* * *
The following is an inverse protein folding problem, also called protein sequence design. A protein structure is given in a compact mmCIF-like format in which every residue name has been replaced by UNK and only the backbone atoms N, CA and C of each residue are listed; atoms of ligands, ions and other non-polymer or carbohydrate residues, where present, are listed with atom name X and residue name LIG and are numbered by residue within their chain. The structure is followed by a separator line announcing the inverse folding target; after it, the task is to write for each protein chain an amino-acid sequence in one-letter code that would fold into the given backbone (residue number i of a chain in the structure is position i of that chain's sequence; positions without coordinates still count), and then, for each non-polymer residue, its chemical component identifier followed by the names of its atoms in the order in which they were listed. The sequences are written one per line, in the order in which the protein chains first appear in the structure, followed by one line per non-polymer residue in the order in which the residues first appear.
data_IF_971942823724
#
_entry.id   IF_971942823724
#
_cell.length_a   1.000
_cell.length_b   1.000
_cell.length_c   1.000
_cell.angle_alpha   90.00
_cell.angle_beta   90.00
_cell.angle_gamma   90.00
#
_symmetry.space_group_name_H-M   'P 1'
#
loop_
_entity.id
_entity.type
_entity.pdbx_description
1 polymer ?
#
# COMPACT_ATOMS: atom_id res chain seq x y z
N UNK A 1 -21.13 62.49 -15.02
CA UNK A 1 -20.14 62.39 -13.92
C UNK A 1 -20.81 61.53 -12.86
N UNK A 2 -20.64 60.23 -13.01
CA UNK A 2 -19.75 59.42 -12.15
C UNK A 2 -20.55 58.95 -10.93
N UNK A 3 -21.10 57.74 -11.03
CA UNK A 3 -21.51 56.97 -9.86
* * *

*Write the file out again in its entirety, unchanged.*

The following is an inverse protein folding problem, also called protein sequence design. A protein structure is given in a compact mmCIF-like format in which every residue name has been replaced by UNK and only the backbone atoms N, CA and C of each residue are listed; atoms of ligands, ions and other non-polymer or carbohydrate residues, where present, are listed with atom name X and residue name LIG and are numbered by residue within their chain. The structure is followed by a separator line announcing the inverse folding target; after it, the task is to write for each protein chain an amino-acid sequence in one-letter code that would fold into the given backbone (residue number i of a chain in the structure is position i of that chain's sequence; positions without coordinates still count), and then, for each non-polymer residue, its chemical component identifier followed by the names of its atoms in the order in which they were listed. The sequences are written one per line, in the order in which the protein chains first appear in the structure, followed by one line per non-polymer residue in the order in which the residues first appear.
data_IF_971942823724
#
_entry.id   IF_971942823724
#
_cell.length_a   1.000
_cell.length_b   1.000
_cell.length_c   1.000
_cell.angle_alpha   90.00
_cell.angle_beta   90.00
_cell.angle_gamma   90.00
#
_symmetry.space_group_name_H-M   'P 1'
#
loop_
_entity.id
_entity.type
_entity.pdbx_description
1 polymer ?
#
# COMPACT_ATOMS: atom_id res chain seq x y z
N UNK A 1 -21.13 62.49 -15.02
CA UNK A 1 -20.14 62.39 -13.92
C UNK A 1 -20.81 61.53 -12.86
N UNK A 2 -20.64 60.23 -13.01
CA UNK A 2 -19.75 59.42 -12.15
C UNK A 2 -20.55 58.95 -10.93
N UNK A 3 -21.10 57.74 -11.03
CA UNK A 3 -21.51 56.97 -9.86